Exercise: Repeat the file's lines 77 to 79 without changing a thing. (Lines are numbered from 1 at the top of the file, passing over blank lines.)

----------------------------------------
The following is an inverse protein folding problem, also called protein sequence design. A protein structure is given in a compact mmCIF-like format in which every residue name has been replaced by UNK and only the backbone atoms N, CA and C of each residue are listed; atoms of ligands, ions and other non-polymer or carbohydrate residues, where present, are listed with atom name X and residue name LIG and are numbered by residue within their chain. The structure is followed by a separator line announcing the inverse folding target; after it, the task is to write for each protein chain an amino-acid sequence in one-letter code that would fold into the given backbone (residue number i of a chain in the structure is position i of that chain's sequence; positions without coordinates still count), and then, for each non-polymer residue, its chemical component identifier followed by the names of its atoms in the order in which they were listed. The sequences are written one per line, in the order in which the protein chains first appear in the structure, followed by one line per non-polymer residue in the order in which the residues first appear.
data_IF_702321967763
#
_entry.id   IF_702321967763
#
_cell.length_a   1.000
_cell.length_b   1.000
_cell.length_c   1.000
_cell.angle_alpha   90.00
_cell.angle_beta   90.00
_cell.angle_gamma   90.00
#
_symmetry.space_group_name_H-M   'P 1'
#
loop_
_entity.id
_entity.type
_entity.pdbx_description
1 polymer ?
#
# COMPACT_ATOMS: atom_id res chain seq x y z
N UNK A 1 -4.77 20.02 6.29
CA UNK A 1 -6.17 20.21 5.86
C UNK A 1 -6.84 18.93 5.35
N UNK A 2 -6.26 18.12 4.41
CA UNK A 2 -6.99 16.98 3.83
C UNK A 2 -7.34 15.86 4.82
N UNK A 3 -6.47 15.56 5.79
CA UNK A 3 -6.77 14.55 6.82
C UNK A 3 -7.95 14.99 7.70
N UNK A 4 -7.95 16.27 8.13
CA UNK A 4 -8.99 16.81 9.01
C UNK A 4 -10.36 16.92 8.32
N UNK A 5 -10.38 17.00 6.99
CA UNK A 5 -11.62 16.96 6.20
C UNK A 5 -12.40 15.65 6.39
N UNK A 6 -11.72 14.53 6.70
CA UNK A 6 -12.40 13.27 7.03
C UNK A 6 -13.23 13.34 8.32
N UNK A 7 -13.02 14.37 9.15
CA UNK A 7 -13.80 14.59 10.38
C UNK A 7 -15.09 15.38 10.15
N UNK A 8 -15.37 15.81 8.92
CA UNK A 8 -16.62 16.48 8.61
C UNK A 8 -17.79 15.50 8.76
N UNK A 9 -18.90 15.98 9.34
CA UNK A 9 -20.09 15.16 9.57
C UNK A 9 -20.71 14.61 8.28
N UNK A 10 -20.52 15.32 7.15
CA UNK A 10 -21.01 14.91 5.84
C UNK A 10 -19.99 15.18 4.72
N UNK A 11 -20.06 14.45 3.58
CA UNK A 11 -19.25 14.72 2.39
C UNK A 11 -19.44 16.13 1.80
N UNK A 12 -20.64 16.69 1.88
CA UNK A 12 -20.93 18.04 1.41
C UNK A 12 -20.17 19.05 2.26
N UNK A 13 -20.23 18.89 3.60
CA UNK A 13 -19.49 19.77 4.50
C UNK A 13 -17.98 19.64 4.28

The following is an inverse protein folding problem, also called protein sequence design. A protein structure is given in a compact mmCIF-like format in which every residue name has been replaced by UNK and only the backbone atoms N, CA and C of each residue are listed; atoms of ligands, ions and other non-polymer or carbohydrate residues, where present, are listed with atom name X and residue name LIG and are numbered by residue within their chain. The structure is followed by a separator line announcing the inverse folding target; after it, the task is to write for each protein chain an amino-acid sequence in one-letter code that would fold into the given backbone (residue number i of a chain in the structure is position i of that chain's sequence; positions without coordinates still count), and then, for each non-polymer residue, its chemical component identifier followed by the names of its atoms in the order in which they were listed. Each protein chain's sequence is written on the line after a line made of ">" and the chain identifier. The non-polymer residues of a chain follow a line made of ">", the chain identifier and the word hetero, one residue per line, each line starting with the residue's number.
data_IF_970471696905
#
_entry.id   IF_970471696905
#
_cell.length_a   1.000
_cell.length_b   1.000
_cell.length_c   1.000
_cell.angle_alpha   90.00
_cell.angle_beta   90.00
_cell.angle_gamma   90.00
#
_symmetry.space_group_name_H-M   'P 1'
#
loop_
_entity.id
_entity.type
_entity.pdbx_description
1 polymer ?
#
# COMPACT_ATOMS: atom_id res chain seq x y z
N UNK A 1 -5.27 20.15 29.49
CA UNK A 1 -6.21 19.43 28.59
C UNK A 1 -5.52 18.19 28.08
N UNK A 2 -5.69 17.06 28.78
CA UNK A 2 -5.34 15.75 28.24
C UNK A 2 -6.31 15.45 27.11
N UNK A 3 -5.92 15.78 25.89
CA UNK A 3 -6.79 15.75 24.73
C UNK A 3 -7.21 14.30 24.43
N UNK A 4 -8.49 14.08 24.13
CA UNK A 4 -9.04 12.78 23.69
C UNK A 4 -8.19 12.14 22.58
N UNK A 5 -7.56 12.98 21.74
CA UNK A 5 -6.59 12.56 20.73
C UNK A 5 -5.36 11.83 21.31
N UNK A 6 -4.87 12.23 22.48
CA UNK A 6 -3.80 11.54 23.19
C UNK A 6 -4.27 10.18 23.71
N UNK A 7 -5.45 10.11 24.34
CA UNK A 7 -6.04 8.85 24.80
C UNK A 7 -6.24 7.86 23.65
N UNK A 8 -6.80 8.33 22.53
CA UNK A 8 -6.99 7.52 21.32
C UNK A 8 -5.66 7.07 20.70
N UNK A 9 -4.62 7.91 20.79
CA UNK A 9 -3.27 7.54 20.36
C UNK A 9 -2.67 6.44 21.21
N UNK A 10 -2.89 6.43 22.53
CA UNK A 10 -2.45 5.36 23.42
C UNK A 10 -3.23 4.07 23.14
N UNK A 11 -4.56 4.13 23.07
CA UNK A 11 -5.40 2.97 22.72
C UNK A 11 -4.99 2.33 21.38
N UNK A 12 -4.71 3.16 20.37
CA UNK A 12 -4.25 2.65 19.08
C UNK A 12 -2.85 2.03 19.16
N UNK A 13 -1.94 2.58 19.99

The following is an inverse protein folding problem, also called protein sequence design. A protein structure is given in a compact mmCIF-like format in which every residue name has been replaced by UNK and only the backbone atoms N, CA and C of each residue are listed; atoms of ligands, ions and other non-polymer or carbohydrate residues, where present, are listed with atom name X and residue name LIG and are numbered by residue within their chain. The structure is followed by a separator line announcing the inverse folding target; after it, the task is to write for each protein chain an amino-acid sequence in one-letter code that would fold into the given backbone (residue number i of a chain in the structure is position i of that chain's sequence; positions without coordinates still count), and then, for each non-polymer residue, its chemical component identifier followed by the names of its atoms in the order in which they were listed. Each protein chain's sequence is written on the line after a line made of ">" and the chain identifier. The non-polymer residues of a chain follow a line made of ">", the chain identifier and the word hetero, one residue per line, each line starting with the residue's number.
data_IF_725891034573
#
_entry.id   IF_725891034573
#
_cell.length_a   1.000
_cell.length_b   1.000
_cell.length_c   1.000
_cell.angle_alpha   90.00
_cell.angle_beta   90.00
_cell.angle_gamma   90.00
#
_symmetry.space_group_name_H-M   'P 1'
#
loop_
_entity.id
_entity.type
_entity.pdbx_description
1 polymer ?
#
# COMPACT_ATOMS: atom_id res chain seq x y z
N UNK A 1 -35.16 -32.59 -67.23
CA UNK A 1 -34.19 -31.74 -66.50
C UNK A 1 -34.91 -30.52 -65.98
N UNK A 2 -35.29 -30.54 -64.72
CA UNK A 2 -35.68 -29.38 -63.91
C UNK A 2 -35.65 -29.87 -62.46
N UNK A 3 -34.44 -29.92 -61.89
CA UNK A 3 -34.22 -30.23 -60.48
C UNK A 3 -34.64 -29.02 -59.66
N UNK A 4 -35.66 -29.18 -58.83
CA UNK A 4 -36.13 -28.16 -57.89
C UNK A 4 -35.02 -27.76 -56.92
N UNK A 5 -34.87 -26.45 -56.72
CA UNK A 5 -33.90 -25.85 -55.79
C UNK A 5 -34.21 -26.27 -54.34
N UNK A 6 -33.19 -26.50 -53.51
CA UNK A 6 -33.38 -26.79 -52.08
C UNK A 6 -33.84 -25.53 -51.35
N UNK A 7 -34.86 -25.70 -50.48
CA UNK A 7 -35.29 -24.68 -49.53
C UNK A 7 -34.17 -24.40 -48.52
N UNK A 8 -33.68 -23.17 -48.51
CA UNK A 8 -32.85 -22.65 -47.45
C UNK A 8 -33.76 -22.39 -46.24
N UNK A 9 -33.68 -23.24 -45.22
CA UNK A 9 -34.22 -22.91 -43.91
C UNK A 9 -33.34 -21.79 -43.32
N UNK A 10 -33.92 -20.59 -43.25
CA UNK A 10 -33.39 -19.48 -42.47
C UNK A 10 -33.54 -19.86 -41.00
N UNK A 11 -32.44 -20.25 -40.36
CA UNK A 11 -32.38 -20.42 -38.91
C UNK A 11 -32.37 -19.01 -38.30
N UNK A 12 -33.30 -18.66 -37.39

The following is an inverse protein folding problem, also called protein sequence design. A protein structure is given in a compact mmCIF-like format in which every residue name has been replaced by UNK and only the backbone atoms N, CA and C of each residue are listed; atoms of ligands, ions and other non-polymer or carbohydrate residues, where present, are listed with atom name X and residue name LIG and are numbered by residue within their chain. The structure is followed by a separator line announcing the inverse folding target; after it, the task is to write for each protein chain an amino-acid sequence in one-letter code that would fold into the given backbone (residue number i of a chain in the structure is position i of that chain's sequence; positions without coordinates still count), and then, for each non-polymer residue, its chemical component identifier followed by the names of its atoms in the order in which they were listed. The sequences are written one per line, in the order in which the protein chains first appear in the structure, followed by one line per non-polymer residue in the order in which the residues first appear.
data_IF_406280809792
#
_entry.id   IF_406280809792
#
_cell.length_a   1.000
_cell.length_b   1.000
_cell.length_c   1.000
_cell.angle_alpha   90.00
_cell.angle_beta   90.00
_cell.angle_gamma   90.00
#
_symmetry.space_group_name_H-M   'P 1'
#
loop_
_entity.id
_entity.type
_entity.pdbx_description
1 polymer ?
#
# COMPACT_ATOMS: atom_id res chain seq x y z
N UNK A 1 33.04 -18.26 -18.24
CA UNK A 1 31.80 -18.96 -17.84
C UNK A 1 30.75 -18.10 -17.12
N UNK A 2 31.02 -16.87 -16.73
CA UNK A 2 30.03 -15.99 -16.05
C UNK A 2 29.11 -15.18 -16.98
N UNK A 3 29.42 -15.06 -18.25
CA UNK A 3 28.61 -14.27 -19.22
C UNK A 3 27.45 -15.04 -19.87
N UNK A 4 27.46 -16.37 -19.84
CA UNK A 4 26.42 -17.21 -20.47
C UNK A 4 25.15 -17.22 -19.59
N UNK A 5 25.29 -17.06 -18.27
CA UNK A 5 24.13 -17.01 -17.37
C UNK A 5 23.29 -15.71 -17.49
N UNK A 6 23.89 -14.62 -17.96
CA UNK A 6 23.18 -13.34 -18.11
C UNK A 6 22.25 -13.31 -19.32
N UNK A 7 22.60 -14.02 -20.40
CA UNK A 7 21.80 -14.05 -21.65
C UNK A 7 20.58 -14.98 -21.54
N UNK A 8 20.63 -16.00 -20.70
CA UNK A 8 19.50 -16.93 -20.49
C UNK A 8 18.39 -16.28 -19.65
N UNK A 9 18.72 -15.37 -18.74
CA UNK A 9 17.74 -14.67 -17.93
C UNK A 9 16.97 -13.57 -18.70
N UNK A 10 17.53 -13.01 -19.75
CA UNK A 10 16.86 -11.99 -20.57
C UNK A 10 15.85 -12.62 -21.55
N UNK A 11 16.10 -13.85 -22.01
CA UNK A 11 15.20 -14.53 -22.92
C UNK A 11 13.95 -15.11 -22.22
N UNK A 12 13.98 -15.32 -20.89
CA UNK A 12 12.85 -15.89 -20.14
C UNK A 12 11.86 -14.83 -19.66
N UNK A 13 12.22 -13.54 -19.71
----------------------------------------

_entity.type
_entity.pdbx_description
1 polymer ?